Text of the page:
Matthew: Jesus As Israel's Messiah And His Kingdom

Part XXXV: Christ As Israel's Messiah Seen In His Crucifixion

(Matthew 27:27-44)


I.              Introduction

A.    Matthew's Gospel was written to explain to Jewish readers how Jesus was their Messiah even if He did not establish His Messianic Kingdom in His first advent, Ryrie Study Bible, KJV, 1978, p. 1337.

B.    A part of that explanation is Matthew's record of the crucifixion of Christ in Matthew 27:27-44, and we view that important event for insight and edification (as follows):

II.            Christ As Israel's Messiah Seen In His Crucifixion, Matthew 27:27-44.

A.    The crucifixion and death of Christ is by far the most important event in history: it opened the door for the salvation of all men (Romans 3:23-28) and will be greatly lauded in heaven according to Revelation 5:8-14.

B.    However, when that great event actually transpired, from the human perspective on earth, it seemed anything but glorious or even valuable to mankind as Matthew 27:27-33, 35a, 36-44 presents it (as follows):

1.     After Jesus had been sentenced to die, the Roman soldiers inflicted physical, mental and emotional pain on Him: they stripped Him of His outer clothes, replacing them with a scarlet robe, platted a crown of thorns on His head and a reed in His right hand and mocked Him as the King of the Jews, Matthew 27:27-29.

2.     They then spat on Him, struck Him on the head with the reed, then removed the scarlet robe and replaced it with His original clothes and led Him away to crucify Him, Matthew 27:30-31.

3.     Jesus was so weakened by His loss of blood from the previous tortures that the soldiers had to force another man to carry His cross to the place of crucifixion, Matthew 27:32; Ibid., ftn. to Matthew 27:32.

4.     They then crucified Jesus, a dreadfully painful experience for the victim (Matthew 27:35a).  The soldiers set up a sign over His head accusing Him of being the King of the Jews and looked on (Matthew 27:36-37), two other thieves were crucified with Him and people standing around, including Israel's religious leaders and the thieves on the cross beside Him, mocked Jesus as He was on the cross, Matthew 27:38-44.

C.    Nevertheless, two striking elements stand out to alert the believer reading Matthew's account of the Messianic credibility of the One Who was crucified (as follows):

1.     First, Jesus refused to drink the wine mixed with gall, a potion designed to deaden the pain of crucifixion, Matthew 27:34; Ibid., Ryrie, ftn. to Matthew 27:34.  Amid all of the suffering He had already experienced, regardless of the pain He was set to endure in His imminent crucifixion, Jesus declined to dull the pain, in faith facing the full brunt of the cross in an obvious belief that He was performing the work of God!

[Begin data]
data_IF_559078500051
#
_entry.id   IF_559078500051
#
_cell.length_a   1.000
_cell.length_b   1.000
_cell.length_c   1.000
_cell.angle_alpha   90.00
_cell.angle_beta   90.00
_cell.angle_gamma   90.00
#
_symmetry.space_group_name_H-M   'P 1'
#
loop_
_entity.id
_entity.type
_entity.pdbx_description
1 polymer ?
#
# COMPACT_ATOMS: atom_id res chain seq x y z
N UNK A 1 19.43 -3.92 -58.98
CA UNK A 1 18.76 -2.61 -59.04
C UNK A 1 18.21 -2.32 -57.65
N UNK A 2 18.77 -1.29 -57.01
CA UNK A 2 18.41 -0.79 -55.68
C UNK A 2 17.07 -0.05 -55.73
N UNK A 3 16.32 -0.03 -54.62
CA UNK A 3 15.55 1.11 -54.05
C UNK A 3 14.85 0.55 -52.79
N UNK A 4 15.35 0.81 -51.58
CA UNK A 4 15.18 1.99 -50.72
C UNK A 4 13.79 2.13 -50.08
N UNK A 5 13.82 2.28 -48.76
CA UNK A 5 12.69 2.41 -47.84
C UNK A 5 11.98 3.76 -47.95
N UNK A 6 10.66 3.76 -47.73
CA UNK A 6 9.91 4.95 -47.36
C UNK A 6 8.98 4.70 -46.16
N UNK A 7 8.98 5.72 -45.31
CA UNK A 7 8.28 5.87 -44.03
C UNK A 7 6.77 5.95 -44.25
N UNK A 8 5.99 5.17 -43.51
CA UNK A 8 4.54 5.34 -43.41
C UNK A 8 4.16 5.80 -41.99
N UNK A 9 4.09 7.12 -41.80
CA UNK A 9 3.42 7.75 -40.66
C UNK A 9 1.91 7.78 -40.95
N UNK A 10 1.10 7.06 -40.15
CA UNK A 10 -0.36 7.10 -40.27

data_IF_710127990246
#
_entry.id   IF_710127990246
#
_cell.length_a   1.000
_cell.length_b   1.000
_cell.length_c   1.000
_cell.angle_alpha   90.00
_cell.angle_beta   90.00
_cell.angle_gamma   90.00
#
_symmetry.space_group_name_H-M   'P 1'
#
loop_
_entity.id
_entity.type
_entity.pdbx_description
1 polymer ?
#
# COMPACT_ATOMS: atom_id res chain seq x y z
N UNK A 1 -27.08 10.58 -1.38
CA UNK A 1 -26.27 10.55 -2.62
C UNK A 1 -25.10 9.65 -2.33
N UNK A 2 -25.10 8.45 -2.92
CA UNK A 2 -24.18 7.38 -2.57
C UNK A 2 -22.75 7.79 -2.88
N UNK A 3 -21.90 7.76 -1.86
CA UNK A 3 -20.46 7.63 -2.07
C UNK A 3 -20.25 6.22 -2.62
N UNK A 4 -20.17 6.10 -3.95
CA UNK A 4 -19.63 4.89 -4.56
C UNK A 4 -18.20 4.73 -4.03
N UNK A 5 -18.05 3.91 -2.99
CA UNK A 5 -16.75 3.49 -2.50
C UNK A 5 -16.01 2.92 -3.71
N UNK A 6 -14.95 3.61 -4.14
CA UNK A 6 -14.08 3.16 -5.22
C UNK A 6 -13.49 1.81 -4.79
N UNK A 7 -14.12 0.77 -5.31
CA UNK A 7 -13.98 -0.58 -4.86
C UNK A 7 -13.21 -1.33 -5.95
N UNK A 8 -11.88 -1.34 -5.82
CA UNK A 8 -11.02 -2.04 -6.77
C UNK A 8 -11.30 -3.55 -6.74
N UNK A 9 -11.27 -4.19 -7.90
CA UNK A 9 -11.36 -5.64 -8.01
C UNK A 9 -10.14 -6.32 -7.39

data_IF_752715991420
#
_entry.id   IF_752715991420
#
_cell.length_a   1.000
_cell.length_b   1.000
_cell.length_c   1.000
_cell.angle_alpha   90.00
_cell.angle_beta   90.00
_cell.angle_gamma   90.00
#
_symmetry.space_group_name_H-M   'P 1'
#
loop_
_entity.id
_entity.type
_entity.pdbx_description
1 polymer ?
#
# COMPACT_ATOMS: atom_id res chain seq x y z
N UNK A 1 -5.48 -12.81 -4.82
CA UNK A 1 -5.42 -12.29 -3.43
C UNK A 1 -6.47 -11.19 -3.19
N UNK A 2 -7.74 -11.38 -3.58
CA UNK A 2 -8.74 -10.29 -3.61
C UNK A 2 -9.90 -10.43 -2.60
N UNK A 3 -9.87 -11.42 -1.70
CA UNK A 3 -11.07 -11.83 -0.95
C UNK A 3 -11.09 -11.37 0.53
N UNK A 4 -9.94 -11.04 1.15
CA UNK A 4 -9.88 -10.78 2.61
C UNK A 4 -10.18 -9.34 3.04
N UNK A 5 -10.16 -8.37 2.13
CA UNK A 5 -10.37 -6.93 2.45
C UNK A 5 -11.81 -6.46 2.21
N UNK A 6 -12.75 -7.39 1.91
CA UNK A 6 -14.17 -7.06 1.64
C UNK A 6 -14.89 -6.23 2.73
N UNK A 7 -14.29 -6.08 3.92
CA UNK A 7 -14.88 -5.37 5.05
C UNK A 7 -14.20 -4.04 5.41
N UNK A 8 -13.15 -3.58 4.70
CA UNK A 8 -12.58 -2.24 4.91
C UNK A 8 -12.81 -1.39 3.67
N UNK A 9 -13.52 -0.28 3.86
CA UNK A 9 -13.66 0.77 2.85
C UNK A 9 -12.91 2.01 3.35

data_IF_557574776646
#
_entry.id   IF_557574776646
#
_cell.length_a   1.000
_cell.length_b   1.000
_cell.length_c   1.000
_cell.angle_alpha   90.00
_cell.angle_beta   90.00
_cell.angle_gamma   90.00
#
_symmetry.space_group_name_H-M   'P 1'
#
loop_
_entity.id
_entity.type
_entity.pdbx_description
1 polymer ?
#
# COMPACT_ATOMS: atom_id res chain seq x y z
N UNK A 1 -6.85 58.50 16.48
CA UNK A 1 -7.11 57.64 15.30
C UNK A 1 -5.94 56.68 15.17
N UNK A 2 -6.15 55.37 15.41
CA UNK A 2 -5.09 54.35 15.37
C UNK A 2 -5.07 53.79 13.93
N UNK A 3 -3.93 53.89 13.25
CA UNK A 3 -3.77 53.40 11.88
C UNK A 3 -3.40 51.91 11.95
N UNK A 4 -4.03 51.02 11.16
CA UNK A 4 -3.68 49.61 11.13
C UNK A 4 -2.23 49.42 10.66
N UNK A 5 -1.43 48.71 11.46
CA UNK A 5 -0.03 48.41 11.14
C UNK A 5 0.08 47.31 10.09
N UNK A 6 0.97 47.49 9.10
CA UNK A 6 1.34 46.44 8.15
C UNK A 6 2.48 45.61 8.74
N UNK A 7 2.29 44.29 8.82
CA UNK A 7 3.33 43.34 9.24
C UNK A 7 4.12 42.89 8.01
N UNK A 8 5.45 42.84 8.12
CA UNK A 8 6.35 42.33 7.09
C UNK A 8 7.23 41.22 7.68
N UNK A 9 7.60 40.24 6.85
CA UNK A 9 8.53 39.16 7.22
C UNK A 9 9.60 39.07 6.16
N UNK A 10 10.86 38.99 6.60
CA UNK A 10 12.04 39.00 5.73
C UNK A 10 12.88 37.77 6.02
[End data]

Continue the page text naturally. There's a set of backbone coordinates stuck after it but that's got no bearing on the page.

2.     Second, independent of Jesus' human actions, the parting of His clothes and the casting of lots for them in Matthew 27:35b,c fulfilled Scripture, validating His work on the cross as being in God's foreordained plan:

                        a.        Psalm 22:18 written by David around 1,000 B. C. (Psalm 22 introductory notes; Ibid., p. 2025) predicted that Messiah's garments would both (1) be parted (2) and have lots cast for them.

                        b.        Clothes were relatively expensive in Jesus' day since they were handmade, Bible Know. Com., N. T., p. 339, so John 19:23-24 NIV reports how the Roman soldiers at His crucifixion divided Jesus' clothes into four shares, but that there was a seamless undergarment remaining, one that was woven in a single piece from top to bottom that could not be cut lest it unravel.

                        c.        Thus, instead of cutting it, making it worthless for everyone, the soldiers decided to cast lots for it so that at least one of them might have profitable use of it, John 19:24 NIV.

                        d.        In this way, an ancient Biblical prophecy in how the soldiers handled Jesus' clothes was exactly fulfilled when He was humanly unable to control the event, indicating He was God's Messiah even on the cross!


Lesson: Regardless of what appeared from the human perspective to be a spiritually futile, dismal event in the crucifixion of Jesus, (1) His refusal to deaden the pain of the cross in the midst of what suffering He had already experienced in clear belief that He was doing God's work (2) and the obvious fulfillment of a thousand-year-old Scripture prophecy relative to what happened to His clothes show God was at work in these events to indicate that they were all in His divine plan, indicating that Jesus was God's true Messenger and Messiah.


Application: (1) May we believe in Christ as the Messiah to be saved, John 20:31.  (2) As we are called to follow Jesus in His footsteps of suffering (1 Peter 2:21-23), (a) may we like Him in faith courageously face deep trials and (b) be encouraged from how God applies or fulfills His Word in such trials to validate His will for us in them.